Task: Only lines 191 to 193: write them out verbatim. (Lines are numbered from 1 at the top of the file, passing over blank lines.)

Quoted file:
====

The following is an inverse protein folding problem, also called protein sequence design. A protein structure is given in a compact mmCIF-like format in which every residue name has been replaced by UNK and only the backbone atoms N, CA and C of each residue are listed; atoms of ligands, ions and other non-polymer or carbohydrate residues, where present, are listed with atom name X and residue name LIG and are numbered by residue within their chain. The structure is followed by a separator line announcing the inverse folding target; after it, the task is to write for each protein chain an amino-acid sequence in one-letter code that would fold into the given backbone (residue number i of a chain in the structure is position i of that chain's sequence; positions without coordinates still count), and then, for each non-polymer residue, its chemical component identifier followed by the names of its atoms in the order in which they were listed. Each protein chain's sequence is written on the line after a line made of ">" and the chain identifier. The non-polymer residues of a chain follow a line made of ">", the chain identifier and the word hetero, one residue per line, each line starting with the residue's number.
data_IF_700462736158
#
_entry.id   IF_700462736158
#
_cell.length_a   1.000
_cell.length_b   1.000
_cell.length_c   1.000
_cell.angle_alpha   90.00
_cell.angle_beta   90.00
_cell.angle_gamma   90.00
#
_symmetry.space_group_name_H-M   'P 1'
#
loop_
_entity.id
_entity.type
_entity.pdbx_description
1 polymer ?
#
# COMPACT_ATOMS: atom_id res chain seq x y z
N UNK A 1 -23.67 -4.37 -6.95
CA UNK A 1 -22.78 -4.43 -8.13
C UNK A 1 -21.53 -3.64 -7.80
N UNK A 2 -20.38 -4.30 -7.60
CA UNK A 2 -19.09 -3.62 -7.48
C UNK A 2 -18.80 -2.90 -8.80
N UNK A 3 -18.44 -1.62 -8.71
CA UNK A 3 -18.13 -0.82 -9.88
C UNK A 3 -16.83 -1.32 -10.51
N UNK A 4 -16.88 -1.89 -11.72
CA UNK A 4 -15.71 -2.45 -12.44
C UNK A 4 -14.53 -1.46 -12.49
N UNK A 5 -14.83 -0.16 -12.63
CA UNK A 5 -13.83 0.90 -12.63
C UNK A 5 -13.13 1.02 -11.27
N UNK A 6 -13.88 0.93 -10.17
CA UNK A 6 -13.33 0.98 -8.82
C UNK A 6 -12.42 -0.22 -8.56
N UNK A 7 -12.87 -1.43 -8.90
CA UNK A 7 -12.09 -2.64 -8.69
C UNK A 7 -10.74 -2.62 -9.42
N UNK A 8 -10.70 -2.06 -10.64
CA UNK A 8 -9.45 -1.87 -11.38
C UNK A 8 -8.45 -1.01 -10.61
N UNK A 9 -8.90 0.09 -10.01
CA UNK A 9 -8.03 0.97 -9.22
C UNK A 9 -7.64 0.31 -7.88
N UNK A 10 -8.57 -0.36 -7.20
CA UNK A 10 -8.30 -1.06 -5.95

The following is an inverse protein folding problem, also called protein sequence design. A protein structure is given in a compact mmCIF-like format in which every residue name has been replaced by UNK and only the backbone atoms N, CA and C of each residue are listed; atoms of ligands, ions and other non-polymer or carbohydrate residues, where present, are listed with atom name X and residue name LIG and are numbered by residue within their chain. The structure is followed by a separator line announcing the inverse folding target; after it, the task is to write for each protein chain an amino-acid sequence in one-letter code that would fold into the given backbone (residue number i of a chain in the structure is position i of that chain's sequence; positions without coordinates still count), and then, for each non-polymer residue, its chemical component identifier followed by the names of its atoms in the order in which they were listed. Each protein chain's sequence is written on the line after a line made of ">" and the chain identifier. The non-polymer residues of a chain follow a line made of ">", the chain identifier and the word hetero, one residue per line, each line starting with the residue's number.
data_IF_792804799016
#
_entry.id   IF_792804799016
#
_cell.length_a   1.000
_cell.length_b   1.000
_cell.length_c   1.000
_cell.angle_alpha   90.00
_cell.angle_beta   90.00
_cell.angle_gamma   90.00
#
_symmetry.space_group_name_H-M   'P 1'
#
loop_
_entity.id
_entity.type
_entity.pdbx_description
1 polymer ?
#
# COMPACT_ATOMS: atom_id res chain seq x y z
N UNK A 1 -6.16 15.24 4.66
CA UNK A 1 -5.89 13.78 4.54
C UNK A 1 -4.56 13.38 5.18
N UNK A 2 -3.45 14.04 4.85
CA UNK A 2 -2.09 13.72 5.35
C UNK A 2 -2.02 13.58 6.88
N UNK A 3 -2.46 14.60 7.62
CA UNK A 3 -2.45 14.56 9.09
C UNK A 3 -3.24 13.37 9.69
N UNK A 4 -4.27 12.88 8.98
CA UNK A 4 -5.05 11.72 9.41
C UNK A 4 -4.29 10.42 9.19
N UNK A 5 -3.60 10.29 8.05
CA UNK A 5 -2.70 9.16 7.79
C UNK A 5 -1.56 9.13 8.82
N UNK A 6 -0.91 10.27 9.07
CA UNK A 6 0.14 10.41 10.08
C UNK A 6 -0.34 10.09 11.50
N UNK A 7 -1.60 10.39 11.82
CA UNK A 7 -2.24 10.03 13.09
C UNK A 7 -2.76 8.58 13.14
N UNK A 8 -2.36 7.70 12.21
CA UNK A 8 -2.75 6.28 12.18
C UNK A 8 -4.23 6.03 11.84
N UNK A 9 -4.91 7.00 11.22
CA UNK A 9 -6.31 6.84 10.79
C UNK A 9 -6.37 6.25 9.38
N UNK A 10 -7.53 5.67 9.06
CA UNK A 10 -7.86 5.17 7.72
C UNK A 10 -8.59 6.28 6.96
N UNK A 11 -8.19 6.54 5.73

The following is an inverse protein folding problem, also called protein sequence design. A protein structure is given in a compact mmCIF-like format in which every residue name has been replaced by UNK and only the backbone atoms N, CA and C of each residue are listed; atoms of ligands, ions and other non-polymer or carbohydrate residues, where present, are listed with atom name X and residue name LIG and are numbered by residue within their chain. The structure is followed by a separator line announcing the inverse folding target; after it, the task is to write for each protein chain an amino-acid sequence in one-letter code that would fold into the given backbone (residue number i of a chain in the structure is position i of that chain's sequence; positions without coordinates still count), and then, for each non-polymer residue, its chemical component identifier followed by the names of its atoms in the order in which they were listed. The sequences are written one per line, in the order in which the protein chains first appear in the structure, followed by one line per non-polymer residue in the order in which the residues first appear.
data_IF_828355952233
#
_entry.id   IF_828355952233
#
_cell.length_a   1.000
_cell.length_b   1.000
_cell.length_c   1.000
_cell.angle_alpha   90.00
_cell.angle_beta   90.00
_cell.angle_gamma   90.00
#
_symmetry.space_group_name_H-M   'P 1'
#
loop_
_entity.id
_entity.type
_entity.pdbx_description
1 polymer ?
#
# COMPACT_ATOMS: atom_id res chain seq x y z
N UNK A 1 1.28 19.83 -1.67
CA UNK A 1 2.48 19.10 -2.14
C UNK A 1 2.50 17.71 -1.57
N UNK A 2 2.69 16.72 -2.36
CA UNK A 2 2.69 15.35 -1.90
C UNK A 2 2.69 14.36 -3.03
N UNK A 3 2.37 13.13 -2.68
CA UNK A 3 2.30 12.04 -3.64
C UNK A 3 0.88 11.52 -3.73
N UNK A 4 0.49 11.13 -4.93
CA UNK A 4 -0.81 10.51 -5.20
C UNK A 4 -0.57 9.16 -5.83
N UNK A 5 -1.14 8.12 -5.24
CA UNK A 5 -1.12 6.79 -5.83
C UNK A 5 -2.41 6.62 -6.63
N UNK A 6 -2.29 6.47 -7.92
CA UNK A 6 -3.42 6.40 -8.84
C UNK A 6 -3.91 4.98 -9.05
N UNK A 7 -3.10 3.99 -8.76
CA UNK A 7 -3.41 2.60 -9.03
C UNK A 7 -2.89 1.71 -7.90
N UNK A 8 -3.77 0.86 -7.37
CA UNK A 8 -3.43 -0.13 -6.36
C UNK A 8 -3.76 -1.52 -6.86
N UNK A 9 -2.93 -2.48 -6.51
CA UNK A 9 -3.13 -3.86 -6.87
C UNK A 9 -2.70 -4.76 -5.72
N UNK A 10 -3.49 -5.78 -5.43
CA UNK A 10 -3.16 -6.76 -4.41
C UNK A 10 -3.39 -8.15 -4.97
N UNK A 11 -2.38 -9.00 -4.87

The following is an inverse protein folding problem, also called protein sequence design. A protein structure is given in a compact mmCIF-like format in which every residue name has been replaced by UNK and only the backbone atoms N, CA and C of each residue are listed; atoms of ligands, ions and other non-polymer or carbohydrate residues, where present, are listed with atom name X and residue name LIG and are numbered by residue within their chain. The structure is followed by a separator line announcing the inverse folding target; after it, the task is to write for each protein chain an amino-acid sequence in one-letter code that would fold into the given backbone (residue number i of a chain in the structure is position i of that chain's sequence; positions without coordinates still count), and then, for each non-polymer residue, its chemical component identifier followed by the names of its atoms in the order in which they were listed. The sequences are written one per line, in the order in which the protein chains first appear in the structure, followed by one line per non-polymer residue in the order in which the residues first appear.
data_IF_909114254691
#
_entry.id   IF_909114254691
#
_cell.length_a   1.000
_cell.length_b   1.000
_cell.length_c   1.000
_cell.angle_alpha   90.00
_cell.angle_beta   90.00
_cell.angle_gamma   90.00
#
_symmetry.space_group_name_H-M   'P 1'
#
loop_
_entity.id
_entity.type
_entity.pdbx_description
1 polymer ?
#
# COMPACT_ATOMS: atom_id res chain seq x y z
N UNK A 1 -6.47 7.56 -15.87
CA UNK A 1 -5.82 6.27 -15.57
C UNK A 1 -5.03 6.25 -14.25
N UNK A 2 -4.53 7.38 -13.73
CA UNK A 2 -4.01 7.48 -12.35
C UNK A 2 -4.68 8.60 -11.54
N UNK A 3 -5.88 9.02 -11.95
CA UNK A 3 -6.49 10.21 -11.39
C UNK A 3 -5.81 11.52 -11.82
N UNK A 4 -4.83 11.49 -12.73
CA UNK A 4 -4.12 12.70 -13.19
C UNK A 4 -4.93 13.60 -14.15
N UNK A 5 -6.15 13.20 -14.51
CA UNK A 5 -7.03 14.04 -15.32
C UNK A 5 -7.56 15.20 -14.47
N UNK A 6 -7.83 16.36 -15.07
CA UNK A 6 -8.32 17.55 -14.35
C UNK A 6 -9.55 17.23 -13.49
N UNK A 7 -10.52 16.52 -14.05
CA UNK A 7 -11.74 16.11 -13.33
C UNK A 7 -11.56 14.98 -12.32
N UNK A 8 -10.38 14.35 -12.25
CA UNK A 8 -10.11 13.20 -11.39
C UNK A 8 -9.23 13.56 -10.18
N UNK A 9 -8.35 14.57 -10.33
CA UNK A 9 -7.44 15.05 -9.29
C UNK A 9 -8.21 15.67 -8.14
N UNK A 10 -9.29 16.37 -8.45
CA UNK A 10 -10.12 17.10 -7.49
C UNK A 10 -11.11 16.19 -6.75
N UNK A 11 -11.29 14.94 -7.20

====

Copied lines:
N UNK A 6 -7.83 16.36 -15.07
CA UNK A 6 -8.32 17.55 -14.35
C UNK A 6 -9.55 17.23 -13.49